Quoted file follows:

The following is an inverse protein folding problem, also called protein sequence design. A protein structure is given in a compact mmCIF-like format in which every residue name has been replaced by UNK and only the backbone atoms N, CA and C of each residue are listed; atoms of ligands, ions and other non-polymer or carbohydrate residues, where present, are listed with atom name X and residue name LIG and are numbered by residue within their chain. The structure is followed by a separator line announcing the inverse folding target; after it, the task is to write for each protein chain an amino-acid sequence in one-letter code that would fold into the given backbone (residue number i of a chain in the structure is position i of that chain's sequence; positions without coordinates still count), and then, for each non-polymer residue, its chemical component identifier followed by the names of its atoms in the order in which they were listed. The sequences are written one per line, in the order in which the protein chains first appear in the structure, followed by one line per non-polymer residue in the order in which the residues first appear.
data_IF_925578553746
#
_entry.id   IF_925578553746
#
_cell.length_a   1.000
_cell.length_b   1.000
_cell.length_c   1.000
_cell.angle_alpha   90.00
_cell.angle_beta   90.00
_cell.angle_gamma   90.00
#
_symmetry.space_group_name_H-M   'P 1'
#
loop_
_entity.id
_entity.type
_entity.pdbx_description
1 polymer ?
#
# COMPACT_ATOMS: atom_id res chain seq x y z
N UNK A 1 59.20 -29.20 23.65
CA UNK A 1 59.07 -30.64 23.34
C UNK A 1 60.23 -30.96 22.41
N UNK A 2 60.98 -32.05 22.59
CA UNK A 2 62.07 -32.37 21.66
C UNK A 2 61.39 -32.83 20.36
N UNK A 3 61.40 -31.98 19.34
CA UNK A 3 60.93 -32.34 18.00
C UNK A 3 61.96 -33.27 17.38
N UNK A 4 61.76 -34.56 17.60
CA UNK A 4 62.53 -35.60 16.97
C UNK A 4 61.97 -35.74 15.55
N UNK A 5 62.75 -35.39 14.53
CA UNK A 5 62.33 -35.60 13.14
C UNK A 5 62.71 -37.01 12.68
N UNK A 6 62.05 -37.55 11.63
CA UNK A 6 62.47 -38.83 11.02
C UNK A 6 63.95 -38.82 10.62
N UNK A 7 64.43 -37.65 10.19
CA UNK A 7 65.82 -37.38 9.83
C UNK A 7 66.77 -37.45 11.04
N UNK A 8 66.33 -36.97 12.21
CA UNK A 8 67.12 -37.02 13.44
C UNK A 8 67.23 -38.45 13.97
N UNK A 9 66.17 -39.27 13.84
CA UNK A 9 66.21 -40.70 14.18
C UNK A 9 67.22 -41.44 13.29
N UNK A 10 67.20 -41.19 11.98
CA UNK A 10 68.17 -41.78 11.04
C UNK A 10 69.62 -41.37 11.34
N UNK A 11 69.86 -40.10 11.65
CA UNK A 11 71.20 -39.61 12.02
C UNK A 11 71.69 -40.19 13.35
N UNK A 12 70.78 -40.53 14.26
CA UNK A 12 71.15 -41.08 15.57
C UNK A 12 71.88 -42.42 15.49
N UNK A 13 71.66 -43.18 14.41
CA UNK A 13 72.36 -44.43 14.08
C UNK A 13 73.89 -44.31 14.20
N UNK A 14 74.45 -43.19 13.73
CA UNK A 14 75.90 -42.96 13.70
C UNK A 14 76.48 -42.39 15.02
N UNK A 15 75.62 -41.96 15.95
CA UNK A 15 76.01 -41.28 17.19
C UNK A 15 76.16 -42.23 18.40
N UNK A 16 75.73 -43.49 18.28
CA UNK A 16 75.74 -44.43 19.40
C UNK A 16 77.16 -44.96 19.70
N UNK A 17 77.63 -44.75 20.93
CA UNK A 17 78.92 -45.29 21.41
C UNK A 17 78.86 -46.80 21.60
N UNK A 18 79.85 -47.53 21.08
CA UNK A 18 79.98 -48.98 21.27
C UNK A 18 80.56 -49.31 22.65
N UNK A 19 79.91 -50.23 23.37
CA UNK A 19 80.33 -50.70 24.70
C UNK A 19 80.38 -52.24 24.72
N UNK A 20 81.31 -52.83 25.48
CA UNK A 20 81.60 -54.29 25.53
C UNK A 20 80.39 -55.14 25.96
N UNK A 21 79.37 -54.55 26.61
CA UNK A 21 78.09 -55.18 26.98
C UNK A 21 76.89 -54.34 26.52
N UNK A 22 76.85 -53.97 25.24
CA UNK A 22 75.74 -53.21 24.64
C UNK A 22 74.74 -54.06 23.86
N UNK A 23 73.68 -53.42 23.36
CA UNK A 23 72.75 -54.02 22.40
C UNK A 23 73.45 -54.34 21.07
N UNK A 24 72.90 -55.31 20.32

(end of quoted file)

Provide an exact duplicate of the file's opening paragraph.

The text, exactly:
The following is an inverse protein folding problem, also called protein sequence design. A protein structure is given in a compact mmCIF-like format in which every residue name has been replaced by UNK and only the backbone atoms N, CA and C of each residue are listed; atoms of ligands, ions and other non-polymer or carbohydrate residues, where present, are listed with atom name X and residue name LIG and are numbered by residue within their chain. The structure is followed by a separator line announcing the inverse folding target; after it, the task is to write for each protein chain an amino-acid sequence in one-letter code that would fold into the given backbone (residue number i of a chain in the structure is position i of that chain's sequence; positions without coordinates still count), and then, for each non-polymer residue, its chemical component identifier followed by the names of its atoms in the order in which they were listed. The sequences are written one per line, in the order in which the protein chains first appear in the structure, followed by one line per non-polymer residue in the order in which the residues first appear.